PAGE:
It’s worth really getting “into” an author

Reading requires at least two things: time and brainpower. Whether you’re reading Harry Potter or The End for Which God Created the World, you’re still investing in yourself through yourself, which happens through exercising your warm imagination or your speculative capacities.

So, thanks for indulging me with your own time and brainpower.

Some people say that the more sources you pull from, the more well-rounded you are. I agree to a point (particularly when it comes to modern news media), but there’s also a serious problem of not giving enough time to let a single author’s message soak into your thinking. When you stop short of that point, you never achieve significant change in your thought processes. Martin Luther had something wise to say about this in John Piper’s Martin Luther: Lessons From His Life and Labor.

A student who does not want his labor wasted must so read and reread some good writer that the author is changed, as it were, into his flesh and blood. For a great variety of reading confuses and does not teach. It makes the student like a man who dwells everywhere and, therefore, nowhere in particular. Just as we do not daily enjoy the society of every one of our friends but only that of a chosen few, so it should also be in our studying.

Is a person “well-read” when he reads from a variety of authors, or when he reads really good authors with a really high comprehension? Luther argues that we are best served when we take the time to dwell on a person’s work enough so that we absorb that person’s thinking into our own. Reading from multiple sources without spending enough time with that author is more harmful than good because of its tendency to confuse us.

He continues…

The number of theological books should be reduced, and a selection should be made of the best of them; for many books do not make men learned, nor does much reading. But reading something good, and reading it frequently, however little it may be, is the practice that makes men learned in the Scripture and makes them pious besides.

The key is reading something good and reading it frequently, even in small amounts.

For anyone who knows me, my twenties were dominated by my attempt to understand the writings of John Piper. I dabbled in Jonathan Edwards and John Owen, but Piper was the main source I read and re-read. You could rarely find me without one of his books in my backpack.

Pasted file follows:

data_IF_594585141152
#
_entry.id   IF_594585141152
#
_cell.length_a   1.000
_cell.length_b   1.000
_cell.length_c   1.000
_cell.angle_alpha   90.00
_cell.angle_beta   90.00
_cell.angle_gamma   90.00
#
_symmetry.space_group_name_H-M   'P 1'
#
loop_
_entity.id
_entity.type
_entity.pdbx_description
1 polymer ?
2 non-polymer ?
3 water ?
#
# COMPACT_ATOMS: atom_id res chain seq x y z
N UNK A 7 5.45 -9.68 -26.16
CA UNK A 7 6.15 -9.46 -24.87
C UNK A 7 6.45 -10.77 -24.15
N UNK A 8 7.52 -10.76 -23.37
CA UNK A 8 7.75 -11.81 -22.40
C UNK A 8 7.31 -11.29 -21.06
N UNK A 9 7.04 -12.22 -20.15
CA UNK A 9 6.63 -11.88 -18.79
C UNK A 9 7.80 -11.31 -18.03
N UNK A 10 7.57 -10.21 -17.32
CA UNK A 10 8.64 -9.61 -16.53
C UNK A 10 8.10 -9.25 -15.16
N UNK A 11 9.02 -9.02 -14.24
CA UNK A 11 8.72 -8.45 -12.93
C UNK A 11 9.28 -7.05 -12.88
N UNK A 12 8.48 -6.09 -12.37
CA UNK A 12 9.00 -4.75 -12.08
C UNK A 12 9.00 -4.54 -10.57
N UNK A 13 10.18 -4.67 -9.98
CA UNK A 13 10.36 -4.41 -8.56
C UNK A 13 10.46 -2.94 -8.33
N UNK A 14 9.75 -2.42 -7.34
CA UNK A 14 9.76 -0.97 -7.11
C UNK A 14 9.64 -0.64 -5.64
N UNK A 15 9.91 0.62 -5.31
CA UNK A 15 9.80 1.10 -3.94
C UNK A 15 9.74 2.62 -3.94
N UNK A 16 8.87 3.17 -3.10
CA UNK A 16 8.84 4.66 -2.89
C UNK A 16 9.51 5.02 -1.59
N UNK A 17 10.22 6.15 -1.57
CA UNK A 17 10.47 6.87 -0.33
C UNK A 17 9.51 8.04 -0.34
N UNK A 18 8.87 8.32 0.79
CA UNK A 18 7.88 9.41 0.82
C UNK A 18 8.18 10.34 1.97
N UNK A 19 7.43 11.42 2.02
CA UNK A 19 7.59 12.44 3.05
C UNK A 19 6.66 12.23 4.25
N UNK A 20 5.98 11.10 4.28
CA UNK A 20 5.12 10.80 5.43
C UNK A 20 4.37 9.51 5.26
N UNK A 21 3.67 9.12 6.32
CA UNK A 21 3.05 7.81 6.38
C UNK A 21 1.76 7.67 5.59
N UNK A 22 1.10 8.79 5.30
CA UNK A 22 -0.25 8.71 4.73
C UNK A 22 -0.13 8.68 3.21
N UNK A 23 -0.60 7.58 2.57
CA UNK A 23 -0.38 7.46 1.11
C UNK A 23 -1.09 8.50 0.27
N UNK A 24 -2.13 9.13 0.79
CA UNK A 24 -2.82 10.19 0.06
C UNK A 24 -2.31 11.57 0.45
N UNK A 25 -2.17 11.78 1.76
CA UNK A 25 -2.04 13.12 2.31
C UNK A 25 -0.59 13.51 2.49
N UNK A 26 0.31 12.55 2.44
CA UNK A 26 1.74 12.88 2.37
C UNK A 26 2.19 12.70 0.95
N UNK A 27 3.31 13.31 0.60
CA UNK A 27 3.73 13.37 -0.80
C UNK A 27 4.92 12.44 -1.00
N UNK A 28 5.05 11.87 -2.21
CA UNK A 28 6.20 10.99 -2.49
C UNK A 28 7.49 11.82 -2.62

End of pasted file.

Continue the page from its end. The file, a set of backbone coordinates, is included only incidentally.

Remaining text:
Interestingly, seminary brought me back to the bad habit of reading from a multiplicity of authors, and I consider my seminary years — honestly — as a general step backwards in my ability to comprehend and grow in my thinking. Not trying to play a blame game, but I know that I don’t do well when taking multiple topics in a semester (especially the amounts we had to at the graduate level); I never really have. Maybe Luther has something to say about the format we use for pastoral education?

In my thirties, there have been two authors that I am spending much of my time trying to understand. The first is Joseph Prince. I have not bought fully into his vision, but I am trying to understand his perspective. He has truly been a surprise out of nowhere in my life, mainly because he taps into a revelation of grace I received back in 2001 that I’ve never felt like I could quite explain.

The other has been inspired by my fascination with Prince, and he is the apostle Paul. I’ve realized that I have never really taken the time to understand Paul and his epistles in the same way that I tried to understand Piper and his books/sermons. Perhaps that’s because I have subconsciously treated any part of the Bible as reading from the same author? Each author had an angle and a perspective, and Paul was given the gospel for the sake of the Gentiles. Since that’s me, I think it’s best for me to saturate myself with his perspective.

This has made me want to understand Paul by reading Romans through Hebrews, repeatedly. Whether Hebrews was written by Paul or not, it sounds an awful lot like him. I’ll write another post about how I’m choosing to do this.

What about you? Is there any author that you’ve unintentionally or intentionally “taken into yourself”?

2 thoughts on “It’s worth really getting “into” an author

  1. great post. being reformed and also reading much piper, owen & such I caught some of prince and was kind of shocked at how much he gets it right, and how he explains better than many of the neo-reformers grace, namely grace is a person not a doctrine. My reformed friends think he’s just another faith-er. Anyway I heard a reformed “charismatic” say he was a (revelatory preacher) or “prophet” Anyway great post

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